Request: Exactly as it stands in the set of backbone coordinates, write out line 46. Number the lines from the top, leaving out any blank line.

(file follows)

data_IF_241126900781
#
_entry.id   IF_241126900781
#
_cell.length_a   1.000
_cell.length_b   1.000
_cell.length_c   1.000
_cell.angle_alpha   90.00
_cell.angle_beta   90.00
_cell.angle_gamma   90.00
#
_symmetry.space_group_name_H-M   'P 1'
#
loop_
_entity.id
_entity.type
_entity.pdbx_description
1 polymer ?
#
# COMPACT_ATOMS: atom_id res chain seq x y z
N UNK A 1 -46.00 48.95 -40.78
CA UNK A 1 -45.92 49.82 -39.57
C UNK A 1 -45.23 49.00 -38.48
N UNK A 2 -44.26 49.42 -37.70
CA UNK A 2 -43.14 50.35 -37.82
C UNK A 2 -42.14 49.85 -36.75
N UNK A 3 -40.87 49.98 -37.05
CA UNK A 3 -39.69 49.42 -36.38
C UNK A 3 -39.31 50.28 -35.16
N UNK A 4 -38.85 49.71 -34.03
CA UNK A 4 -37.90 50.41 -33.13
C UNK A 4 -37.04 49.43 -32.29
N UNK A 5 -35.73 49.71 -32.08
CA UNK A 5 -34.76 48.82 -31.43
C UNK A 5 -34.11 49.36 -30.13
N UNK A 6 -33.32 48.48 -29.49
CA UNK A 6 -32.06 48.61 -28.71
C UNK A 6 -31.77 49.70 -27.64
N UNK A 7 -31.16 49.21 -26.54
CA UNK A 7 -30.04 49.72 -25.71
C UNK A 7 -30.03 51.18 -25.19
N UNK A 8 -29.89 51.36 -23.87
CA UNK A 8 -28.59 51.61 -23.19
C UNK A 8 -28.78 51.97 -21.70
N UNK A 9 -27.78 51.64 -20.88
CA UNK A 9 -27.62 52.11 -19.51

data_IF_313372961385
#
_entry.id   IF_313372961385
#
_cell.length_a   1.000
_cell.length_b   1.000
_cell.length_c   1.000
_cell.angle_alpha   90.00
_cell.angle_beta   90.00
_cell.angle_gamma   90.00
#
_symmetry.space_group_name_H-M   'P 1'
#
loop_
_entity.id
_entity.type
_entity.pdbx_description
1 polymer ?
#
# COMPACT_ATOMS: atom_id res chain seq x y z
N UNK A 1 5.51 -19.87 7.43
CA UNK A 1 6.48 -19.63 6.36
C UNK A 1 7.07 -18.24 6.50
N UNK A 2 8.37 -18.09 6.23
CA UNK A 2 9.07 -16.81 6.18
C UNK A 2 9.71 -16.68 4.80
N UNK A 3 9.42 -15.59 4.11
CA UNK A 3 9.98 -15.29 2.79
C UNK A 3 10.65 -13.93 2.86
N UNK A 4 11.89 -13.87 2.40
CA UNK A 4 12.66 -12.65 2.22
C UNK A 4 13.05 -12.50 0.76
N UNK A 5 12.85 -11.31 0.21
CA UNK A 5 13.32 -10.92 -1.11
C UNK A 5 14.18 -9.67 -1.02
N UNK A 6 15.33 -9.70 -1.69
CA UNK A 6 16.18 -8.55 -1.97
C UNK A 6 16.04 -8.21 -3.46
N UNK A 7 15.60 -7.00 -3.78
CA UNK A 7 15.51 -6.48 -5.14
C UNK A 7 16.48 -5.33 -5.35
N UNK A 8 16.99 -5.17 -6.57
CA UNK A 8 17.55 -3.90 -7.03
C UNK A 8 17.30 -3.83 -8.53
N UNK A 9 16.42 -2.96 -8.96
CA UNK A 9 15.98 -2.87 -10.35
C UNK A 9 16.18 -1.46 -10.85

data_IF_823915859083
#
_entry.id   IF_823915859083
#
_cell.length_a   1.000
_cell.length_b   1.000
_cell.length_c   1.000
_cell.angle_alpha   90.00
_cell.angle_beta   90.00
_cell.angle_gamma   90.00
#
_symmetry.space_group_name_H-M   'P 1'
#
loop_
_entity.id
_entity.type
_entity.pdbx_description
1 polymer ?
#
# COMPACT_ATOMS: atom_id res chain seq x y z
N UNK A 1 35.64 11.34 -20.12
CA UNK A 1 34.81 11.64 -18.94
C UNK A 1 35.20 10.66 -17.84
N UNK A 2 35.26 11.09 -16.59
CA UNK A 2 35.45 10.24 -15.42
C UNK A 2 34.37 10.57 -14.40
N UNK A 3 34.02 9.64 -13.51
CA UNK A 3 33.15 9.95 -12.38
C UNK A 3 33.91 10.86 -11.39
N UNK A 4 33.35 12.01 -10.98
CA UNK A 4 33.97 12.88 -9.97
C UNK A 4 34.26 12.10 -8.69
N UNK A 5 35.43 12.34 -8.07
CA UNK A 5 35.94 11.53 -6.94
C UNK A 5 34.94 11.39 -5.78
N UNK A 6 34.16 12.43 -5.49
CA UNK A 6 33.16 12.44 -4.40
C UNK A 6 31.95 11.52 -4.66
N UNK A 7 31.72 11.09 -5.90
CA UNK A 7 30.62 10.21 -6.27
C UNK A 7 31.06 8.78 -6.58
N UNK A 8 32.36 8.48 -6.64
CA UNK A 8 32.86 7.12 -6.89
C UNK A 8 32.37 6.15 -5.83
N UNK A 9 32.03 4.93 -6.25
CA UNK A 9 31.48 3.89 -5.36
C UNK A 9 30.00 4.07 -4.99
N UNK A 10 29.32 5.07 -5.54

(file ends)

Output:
CA UNK A 9 -27.62 52.11 -19.51